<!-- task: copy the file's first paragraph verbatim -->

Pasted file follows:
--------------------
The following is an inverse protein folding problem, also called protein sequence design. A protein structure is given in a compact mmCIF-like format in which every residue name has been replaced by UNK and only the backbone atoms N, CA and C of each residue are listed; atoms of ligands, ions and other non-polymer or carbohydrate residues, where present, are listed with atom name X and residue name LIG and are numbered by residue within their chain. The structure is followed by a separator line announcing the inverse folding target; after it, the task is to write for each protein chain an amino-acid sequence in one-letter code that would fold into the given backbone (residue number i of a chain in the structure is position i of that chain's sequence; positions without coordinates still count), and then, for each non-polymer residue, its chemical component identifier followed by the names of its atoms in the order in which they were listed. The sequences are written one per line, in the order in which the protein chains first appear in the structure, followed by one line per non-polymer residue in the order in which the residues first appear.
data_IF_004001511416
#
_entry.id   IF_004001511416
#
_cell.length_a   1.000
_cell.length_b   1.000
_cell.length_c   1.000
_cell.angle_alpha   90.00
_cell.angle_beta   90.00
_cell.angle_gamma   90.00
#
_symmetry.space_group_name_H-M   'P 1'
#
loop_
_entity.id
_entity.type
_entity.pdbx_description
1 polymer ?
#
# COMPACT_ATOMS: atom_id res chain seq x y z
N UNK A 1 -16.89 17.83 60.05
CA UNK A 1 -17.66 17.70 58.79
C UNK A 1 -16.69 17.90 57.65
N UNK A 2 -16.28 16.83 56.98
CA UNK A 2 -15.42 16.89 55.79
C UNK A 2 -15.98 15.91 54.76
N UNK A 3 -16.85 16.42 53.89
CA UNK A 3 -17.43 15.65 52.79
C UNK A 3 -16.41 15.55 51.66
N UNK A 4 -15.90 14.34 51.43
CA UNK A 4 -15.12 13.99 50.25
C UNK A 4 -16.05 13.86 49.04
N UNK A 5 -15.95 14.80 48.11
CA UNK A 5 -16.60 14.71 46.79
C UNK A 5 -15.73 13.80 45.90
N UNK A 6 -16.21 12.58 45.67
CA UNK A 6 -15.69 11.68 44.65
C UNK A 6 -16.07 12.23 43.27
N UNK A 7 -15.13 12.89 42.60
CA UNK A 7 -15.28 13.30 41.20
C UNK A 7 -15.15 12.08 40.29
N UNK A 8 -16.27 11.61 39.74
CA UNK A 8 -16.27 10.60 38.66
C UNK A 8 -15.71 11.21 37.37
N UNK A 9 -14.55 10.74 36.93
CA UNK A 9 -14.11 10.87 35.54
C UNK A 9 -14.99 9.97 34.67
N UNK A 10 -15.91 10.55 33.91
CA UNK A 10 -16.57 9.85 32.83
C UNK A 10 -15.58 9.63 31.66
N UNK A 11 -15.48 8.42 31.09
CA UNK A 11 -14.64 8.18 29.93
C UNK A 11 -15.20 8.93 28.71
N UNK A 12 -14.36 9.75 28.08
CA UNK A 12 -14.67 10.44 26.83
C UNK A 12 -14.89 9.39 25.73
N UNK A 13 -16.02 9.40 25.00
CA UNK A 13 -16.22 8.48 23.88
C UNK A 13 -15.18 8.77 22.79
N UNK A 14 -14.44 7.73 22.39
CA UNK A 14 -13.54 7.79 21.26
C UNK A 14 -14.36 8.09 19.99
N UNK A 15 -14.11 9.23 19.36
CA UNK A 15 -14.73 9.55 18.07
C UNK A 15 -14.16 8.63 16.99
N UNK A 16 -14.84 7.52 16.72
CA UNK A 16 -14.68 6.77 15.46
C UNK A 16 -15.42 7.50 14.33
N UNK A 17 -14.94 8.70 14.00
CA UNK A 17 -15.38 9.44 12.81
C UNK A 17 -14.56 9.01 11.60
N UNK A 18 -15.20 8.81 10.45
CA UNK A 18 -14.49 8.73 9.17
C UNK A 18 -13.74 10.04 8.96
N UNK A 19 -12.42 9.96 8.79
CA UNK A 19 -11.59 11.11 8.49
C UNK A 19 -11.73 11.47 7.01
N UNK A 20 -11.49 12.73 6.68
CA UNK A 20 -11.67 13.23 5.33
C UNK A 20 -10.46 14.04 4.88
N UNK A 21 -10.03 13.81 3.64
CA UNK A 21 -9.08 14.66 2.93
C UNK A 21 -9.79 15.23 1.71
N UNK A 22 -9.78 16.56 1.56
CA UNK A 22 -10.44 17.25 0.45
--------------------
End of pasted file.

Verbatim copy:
The following is an inverse protein folding problem, also called protein sequence design. A protein structure is given in a compact mmCIF-like format in which every residue name has been replaced by UNK and only the backbone atoms N, CA and C of each residue are listed; atoms of ligands, ions and other non-polymer or carbohydrate residues, where present, are listed with atom name X and residue name LIG and are numbered by residue within their chain. The structure is followed by a separator line announcing the inverse folding target; after it, the task is to write for each protein chain an amino-acid sequence in one-letter code that would fold into the given backbone (residue number i of a chain in the structure is position i of that chain's sequence; positions without coordinates still count), and then, for each non-polymer residue, its chemical component identifier followed by the names of its atoms in the order in which they were listed. The sequences are written one per line, in the order in which the protein chains first appear in the structure, followed by one line per non-polymer residue in the order in which the residues first appear.